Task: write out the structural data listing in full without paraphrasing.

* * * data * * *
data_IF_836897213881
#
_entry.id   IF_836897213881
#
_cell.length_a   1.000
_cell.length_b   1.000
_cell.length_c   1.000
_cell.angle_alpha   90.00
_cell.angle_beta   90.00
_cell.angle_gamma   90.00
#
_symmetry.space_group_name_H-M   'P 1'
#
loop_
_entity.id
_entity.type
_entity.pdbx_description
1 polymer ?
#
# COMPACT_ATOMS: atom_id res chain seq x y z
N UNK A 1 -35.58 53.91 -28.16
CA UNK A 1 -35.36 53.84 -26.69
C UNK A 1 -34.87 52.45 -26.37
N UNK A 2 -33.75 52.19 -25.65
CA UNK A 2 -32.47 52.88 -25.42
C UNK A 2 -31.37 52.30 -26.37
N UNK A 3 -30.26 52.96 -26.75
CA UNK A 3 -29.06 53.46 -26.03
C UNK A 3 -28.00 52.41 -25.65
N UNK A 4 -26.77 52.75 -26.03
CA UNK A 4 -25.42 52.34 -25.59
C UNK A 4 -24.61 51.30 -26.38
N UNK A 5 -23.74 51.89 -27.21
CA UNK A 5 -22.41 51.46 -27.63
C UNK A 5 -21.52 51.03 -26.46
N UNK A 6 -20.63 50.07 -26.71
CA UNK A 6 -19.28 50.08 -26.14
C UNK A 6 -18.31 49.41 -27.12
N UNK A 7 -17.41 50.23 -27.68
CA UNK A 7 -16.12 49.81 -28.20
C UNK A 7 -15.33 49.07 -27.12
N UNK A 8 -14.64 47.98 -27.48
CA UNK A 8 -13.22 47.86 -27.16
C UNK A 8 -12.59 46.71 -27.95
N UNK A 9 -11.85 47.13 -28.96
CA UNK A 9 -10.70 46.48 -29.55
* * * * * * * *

data_IF_836897213881
#
_entry.id   IF_836897213881
#
_cell.length_a   1.000
_cell.length_b   1.000
_cell.length_c   1.000
_cell.angle_alpha   90.00
_cell.angle_beta   90.00
_cell.angle_gamma   90.00
#
_symmetry.space_group_name_H-M   'P 1'
#
loop_
_entity.id
_entity.type
_entity.pdbx_description
1 polymer ?
#
# COMPACT_ATOMS: atom_id res chain seq x y z
N UNK A 1 -35.58 53.91 -28.16
CA UNK A 1 -35.36 53.84 -26.69
C UNK A 1 -34.87 52.45 -26.37
N UNK A 2 -33.75 52.19 -25.65
CA UNK A 2 -32.47 52.88 -25.42
C UNK A 2 -31.37 52.30 -26.37
N UNK A 3 -30.26 52.96 -26.75
CA UNK A 3 -29.06 53.46 -26.03
C UNK A 3 -28.00 52.41 -25.65
N UNK A 4 -26.77 52.75 -26.03
CA UNK A 4 -25.42 52.34 -25.59
C UNK A 4 -24.61 51.30 -26.38
N UNK A 5 -23.74 51.89 -27.21
CA UNK A 5 -22.41 51.46 -27.63
C UNK A 5 -21.52 51.03 -26.46
N UNK A 6 -20.63 50.07 -26.71
CA UNK A 6 -19.28 50.08 -26.14
C UNK A 6 -18.31 49.41 -27.12
N UNK A 7 -17.41 50.23 -27.68
CA UNK A 7 -16.12 49.81 -28.20
C UNK A 7 -15.33 49.07 -27.12
N UNK A 8 -14.64 47.98 -27.48
CA UNK A 8 -13.22 47.86 -27.16
C UNK A 8 -12.59 46.71 -27.95
N UNK A 9 -11.85 47.13 -28.96
CA UNK A 9 -10.70 46.48 -29.55